3 tips on high-conversion copy from a sales page specialist

3 tips on high-conversion copy from a sales page specialist

reader comments (19)

  1. i like this approach. outlining the product’s benefits is critical, but i think clarity comes first.

    i find that many sales pages i visit, especially for apps/software, are too light on practical info. they have beautiful graphics, but i’m left visiting their user documentation to figure out the specifics i need to consider the purchase.

  2. so many people afraid of writing a long page… when infact they work and it should be tested.

    if it does the job, why would you not write a long page?!
    at least give it a test

    • i often have to convince my clients to invest in a long-form sales page. when i complete the page, most of them say, “i think it’s way too long, but i’m willing to try it out and see how it goes.” so far, they’ve always been delighted with the results. i’m not sure why people seem to hate them so much, but they really work.

  3. “longer copy sells because it provides all of the right information”
    i just loved this line

    some marketers think brief description/ sales page is smart but i think the description should cover every necessary point.

    it’s clear to me that long sales page is effective but, how long a product description should be? what a product description should cover?

    thanks

    • honestly, i’m not sure, nazmul – it depends on where the product description is being published, whether you’ve been given a word limit, who your audience is, etc. i would imagine a lot of the same guidelines apply, though.

  4. hi beth,

    solid advice! my favorite is #3. i repeat it often to clients that ask me how many words long the copy that i wrote is 🙂

    i would like to add one thing though:

    a copy on your sales page can only do so much. if the people who land on your page are not your target audience, or if the page alone is not enough to make them trust your offer, the page won’t convert, regardless of how compelling and persuasive the copy is.

    in some cases, for example, if you are a solopreneur in a saturated niche, it means you need to build an audience who knows, likes and trusts you before launching a product.

    in other cases, if you are a bigger company, for example, it means making sure that you get quality traffic and don’t have a mismatch in expectations between your ad and your page.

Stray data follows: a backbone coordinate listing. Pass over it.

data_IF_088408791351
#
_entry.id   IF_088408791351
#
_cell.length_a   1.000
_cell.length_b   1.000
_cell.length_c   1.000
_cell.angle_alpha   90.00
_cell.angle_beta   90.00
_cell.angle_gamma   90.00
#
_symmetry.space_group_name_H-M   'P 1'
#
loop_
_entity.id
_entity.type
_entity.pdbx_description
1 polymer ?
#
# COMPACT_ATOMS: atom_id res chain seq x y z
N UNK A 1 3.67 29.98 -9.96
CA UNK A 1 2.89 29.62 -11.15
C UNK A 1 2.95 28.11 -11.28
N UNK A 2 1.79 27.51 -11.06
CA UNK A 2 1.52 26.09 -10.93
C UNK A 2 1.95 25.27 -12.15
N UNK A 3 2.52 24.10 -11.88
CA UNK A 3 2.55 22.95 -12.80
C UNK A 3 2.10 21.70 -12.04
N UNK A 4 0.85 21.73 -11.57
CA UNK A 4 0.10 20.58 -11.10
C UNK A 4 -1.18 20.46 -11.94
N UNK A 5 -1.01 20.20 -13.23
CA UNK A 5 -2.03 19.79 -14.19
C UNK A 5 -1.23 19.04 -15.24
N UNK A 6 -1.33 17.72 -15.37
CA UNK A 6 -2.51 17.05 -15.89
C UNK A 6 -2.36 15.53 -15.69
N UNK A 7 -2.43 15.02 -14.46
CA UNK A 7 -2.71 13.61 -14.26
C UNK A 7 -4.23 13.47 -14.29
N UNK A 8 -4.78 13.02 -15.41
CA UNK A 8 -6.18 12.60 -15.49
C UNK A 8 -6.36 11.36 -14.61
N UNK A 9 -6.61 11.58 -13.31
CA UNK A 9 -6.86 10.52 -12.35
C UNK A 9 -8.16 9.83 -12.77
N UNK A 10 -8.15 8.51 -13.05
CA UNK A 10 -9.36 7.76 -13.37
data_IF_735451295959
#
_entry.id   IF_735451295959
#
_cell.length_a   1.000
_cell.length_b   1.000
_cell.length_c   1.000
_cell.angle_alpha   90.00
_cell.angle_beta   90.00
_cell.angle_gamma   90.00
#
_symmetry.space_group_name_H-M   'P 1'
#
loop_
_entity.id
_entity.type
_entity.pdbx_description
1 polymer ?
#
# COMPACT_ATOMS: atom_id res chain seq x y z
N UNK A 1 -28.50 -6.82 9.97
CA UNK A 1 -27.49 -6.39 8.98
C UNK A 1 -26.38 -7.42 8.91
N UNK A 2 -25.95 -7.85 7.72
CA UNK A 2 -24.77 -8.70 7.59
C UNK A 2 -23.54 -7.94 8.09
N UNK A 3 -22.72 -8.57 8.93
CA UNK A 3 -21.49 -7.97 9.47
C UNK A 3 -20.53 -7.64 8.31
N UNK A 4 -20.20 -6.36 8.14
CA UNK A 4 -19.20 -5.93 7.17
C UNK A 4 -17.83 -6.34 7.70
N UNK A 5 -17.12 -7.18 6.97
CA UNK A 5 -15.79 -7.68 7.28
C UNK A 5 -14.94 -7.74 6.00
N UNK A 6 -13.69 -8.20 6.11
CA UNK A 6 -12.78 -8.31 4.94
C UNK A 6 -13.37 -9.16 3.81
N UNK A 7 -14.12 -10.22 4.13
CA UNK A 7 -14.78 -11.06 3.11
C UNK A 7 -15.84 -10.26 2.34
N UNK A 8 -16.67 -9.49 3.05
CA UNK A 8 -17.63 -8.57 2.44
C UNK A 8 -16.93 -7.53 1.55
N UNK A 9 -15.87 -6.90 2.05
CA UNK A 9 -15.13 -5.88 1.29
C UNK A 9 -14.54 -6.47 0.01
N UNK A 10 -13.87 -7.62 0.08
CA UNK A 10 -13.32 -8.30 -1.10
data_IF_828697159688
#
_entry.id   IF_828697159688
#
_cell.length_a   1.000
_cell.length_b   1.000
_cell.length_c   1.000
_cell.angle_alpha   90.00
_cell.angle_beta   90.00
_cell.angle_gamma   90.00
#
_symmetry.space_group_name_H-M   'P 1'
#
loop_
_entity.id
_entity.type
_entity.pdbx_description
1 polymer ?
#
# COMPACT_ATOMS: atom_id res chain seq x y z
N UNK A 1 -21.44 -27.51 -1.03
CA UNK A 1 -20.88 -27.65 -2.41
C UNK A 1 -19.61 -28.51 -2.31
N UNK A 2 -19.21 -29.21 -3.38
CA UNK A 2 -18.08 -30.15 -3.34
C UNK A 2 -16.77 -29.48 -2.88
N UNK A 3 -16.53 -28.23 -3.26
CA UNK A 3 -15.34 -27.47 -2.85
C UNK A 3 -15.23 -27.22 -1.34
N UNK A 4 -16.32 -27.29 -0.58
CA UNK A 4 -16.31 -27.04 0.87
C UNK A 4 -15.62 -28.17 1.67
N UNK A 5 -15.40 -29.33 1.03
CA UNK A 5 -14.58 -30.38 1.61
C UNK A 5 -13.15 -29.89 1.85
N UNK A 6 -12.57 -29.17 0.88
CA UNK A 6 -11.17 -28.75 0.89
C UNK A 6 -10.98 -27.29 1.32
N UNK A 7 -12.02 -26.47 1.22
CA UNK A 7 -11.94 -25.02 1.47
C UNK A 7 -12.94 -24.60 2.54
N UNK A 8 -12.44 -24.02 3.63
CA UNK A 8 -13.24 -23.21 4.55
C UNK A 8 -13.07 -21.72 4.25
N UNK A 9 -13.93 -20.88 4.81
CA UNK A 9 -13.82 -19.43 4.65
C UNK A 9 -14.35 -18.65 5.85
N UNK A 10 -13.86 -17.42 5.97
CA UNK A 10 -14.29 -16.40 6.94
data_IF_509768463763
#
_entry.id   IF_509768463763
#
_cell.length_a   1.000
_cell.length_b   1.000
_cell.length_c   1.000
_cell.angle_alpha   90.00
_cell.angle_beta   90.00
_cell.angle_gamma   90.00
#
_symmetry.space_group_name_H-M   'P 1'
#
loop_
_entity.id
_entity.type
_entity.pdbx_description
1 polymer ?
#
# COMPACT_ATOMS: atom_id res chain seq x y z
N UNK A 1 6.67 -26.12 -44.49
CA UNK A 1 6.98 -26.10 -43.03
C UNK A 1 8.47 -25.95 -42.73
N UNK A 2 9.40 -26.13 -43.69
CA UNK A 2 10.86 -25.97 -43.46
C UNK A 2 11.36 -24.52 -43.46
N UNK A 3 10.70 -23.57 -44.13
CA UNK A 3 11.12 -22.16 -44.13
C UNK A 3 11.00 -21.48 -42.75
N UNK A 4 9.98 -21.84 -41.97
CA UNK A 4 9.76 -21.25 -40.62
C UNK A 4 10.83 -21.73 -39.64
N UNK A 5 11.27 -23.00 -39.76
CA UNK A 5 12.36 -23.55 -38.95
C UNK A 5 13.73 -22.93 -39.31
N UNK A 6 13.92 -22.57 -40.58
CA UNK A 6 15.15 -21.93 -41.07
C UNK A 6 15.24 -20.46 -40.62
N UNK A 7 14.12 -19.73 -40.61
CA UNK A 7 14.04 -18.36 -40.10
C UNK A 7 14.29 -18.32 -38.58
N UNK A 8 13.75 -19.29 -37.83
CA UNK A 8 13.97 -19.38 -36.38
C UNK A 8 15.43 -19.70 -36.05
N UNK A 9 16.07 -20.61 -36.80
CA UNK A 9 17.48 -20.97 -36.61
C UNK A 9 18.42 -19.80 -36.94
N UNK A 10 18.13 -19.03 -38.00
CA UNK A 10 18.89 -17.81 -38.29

otherwise, great advice. i’ll make sure to pass it along.

    gill

    • couldn’t agree more, gil – well said. i always hound my clients about this point! it’s never a good idea to try to launch an online product when you don’t have an audience.

  5. thanks beth, this is solid advice for a noob like myself to lap up. i would love to see one in action, so do you have an example, or two, of a sales page that you have come across recently that you could share?

  6. thank you beth, geat read. what do you think about using your personal story to promote your offer? can people relate to that or that’s not the right angle?

    • absolutely – if your personal story helps explain the benefits, etc. and/or would help to grab attention at the beginning of the sales page, i say go for it!

  7. i love writing sales letters. if i’m ever stuck, i just use perry belcher’s 21 point guide as a checklist and just go right from #1 to #21.

    it’s a great rough draft, then i’ll just clean it up.

  8. hey, beth,
    first of all, a good read!
    writing a long page maybe is not my favourite thing, but in some cases, it could be beneficial. i would say, the length totally depends on the product. if you have a detailed description and it is interesting, yea why not. make it long. and vice versa 😉
    cheers.

  9. sales pages are something i struggle with. when i first started blogging back in 2009 i actually seemed to have a knack for it. now, for whatever reason, i struggle. so, i found these 3 key points to be very helpful and useful. thanks for sharing!

  10. thanks beth. great article.

    ‘spill all the beans’ caught my attention. all this time, i have been following the policy of providing teaser and keep the best part to the end. but after reading this, i am thinking if i would be giving away too much before letting the potential client in the door.

    also, length of the sales page has always been conflicting w.r.t the product or service being offered. but got some excellent tips here.

  11. as you say, i think there is a mis-conception when it comes to the length of high-conversion copy. when it comes to this type of copy, you have to include adequate detail by thoroughly explaining yourself.

    this was a really interesting read, beth. good job!

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